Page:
Usage: English, French
Pronounced: ROZ
Originally a Norman form of the Germanic name Hrodohaidis meaning "famous type", composed of the elements hrod "fame" and heid "kind, sort, type". The Normans introduced it to England in the forms Roese and Rohese. From an early date it was associated with the word for the fragrant flower rose (derived from Latin rosa). When the name was revived in the 19th century, it was probably with the flower in mind.
Ryan
Gender: Masculine
Usage: Irish, English
Pronounced: RIE-ən(English)
From an Irish surname that was derived from Ó Riain meaning "descendant of Rían". The given name Rían probably means "little king" (from Irish "king" combined with a diminutive suffix).
Thomas
Gender: Masculine
Usage: English, French, German, Dutch, Swedish, Norwegian, Danish, Greek, Biblical, Biblical Latin, Biblical Greek
Other Scripts: Θωμάς(Greek) Θωμᾶς(Ancient Greek)
Pronounced: TAHM-əs(American English) TAWM-əs(British English) TAW-MA(French) TO-mas(German) TO-mahs(Dutch) tho-MAHS(Greek)
Greek form of the Aramaic name תָּאוֹמָא (Ta'oma') meaning "twin". In the New Testament this is the name of an apostle. When he heard that Jesus had risen from the dead he initially doubted the story, until Jesus appeared before him and he examined his wounds himself. According to tradition he was martyred in India. Due to his renown, the name came into general use in the Christian world.

In England the name was introduced by the Normans and became very popular due to Saint Thomas Becket, a 12th-century archbishop of Canterbury and martyr. It was reliably among the top five most common English names for boys from the 13th to the 19th century, and it has remained consistently popular to this day.

Another notable saint by this name was the 13th-century Italian philosopher and theologian Thomas Aquinas, who is regarded as a Doctor of the Church. Other famous bearers include philosopher Thomas Hobbes (1588-1679), American president Thomas Jefferson (1743-1826), novelist Thomas Hardy (1840-1928), and inventor Thomas Edison (1847-1931).

Vincent
Gender: Masculine
Usage: English, French, Dutch, Danish, Swedish, Slovak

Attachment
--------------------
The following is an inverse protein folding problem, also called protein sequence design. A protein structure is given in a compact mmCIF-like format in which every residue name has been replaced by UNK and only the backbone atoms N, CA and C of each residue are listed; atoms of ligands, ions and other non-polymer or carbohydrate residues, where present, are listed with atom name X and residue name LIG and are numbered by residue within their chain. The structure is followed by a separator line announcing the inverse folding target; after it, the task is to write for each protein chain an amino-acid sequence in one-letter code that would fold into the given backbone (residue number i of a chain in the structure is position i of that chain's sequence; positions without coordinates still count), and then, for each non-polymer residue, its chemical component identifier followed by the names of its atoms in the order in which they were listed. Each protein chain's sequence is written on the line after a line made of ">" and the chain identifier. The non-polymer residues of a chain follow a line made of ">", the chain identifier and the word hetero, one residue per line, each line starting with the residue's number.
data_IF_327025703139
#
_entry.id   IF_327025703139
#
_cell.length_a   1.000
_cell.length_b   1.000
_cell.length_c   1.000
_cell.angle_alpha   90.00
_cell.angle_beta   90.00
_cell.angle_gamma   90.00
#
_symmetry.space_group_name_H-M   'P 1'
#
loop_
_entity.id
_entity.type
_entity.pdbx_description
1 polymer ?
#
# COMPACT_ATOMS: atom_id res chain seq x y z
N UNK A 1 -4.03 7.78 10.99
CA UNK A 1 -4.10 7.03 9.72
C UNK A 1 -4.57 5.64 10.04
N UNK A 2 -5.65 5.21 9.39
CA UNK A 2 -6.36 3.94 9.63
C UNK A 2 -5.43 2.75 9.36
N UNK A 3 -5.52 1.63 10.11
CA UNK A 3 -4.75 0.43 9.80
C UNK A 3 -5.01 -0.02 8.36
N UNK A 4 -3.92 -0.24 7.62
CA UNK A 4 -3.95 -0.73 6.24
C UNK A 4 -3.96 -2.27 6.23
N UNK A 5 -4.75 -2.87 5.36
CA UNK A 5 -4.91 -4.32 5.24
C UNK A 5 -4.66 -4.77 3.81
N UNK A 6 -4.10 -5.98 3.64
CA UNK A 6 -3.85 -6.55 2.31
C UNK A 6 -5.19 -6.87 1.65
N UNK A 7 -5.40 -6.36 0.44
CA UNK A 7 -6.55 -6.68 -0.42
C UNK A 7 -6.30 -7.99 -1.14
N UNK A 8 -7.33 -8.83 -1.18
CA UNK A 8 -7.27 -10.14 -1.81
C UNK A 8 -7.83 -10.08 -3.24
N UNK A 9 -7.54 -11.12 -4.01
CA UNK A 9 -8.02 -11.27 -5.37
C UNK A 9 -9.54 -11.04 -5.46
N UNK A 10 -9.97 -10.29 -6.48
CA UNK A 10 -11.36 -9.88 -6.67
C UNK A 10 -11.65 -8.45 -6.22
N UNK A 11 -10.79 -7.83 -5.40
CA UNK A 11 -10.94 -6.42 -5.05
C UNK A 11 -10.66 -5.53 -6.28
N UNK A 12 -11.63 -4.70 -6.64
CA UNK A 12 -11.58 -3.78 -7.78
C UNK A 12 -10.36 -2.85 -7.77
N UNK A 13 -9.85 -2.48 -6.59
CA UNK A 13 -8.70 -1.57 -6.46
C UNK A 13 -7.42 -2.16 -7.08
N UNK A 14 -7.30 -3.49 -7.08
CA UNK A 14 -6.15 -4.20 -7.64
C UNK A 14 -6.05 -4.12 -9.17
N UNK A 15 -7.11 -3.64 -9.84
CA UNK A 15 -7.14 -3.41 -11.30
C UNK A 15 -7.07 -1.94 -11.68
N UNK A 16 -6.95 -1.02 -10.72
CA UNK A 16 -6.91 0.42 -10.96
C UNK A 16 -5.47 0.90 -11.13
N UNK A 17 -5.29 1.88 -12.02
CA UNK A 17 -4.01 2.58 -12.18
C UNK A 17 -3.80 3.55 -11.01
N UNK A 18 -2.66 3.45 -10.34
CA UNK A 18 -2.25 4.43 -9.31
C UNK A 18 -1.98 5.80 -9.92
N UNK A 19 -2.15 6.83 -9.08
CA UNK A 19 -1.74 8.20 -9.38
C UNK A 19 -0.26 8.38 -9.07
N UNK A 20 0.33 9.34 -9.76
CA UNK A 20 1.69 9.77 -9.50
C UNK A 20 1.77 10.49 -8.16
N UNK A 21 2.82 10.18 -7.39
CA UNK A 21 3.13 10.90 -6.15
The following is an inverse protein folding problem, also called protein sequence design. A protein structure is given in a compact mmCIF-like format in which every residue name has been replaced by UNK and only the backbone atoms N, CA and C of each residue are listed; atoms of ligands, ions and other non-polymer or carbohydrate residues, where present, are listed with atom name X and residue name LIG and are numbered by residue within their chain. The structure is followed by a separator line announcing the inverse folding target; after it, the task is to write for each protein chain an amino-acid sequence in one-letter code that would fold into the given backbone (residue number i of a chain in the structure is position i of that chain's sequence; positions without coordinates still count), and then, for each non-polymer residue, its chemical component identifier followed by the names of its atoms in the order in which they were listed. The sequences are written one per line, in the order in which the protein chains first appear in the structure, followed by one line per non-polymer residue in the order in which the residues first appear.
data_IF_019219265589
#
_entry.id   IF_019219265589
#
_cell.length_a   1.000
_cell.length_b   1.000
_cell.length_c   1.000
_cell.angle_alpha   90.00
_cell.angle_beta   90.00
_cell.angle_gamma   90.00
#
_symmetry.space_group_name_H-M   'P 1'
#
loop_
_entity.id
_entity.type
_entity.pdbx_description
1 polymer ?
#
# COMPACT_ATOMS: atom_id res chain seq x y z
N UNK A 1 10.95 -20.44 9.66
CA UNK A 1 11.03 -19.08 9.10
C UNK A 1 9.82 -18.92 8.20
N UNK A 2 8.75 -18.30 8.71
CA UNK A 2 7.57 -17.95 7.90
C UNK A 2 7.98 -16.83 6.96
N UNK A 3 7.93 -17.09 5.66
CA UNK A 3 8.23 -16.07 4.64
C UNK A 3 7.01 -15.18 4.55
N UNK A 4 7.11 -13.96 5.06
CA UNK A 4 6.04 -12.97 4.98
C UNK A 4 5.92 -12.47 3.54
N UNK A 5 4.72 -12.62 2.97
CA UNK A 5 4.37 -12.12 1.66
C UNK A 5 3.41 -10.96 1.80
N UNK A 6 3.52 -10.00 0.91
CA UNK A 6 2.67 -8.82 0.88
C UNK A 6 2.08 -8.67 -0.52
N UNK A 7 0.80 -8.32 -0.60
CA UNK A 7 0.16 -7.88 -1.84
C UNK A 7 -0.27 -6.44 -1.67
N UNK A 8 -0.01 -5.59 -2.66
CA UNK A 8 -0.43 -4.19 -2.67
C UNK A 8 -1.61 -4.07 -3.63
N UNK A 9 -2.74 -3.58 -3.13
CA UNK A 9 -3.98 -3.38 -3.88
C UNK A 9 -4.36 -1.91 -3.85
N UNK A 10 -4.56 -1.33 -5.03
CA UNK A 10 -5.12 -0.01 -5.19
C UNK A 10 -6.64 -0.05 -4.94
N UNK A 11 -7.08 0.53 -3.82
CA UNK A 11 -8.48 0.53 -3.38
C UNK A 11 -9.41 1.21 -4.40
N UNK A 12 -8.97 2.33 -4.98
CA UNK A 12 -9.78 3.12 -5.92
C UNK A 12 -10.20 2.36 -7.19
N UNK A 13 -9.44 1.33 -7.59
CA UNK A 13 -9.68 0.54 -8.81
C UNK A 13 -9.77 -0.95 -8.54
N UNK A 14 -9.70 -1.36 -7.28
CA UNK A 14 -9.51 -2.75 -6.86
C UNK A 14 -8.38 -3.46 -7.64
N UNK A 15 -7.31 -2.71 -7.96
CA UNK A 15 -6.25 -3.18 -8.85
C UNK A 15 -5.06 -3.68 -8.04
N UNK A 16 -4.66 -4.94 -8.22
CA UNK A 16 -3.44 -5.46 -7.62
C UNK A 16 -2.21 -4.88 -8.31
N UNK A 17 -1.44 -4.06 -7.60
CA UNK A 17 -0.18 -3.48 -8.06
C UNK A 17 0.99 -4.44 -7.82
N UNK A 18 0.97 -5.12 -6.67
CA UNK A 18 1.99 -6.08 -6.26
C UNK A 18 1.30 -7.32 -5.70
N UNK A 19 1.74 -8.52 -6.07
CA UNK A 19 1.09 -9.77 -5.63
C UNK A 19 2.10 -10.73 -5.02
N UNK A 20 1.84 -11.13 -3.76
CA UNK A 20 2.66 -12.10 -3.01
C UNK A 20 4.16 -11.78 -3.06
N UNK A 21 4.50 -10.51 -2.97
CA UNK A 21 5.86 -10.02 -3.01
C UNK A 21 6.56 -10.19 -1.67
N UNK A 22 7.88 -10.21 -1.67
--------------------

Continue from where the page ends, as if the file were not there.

Pronounced: VIN-sənt(English, Dutch) VEHN-SAHN(French) VEEN-tsent(Slovak)
From the Roman name Vincentius, which was derived from Latin vincere meaning "to conquer". This name was popular among early Christians, and it was borne by many saints. As an English name, Vincent has been in use since the Middle Ages, though it did not become common until the 19th century. Famous bearers include the French priest Saint Vincent de Paul (1581-1660) and the post-impressionist painter Vincent van Gogh (1853-1890).
William
Gender: Masculine
Usage: English
Pronounced: WIL-yəm
From the Germanic name Willahelm meaning "will helmet", composed of the elements wil "will, desire" and helm "helmet, protection". An early saint by this name was the 8th-century William of Gellone, a cousin of Charlemagne who became a monk. The name was common among the Normans, and it became extremely popular in England after William the Conqueror was recognized as the first Norman king of England in the 11th century. From then until the modern era it has been among the most common of English names (with John, Thomas and Robert).

This name was later borne by three other English kings, as well as rulers of Scotland, Sicily (of Norman origin), the Netherlands and Prussia. Other famous bearers include William Wallace, a 13th-century Scottish hero, and William Tell, a legendary 14th-century Swiss hero (called Wilhelm in German, Guillaume in French and Guglielmo in Italian). In the literary world it was borne by dramatist William Shakespeare (1564-1616), poet William Blake (1757-1827), poet William Wordsworth (1770-1850), dramatist William Butler Yeats (1865-1939), author William Faulkner (1897-1962), and author William S. Burroughs (1914-1997).

In the American rankings (since 1880) this name has never been out of the top 20, making it one of the most consistently popular names (although it has never reached the top rank). In modern times its short form, Liam, has periodically been more popular than William itself, in the United Kingdom in the 1990s and the United States in the 2010s.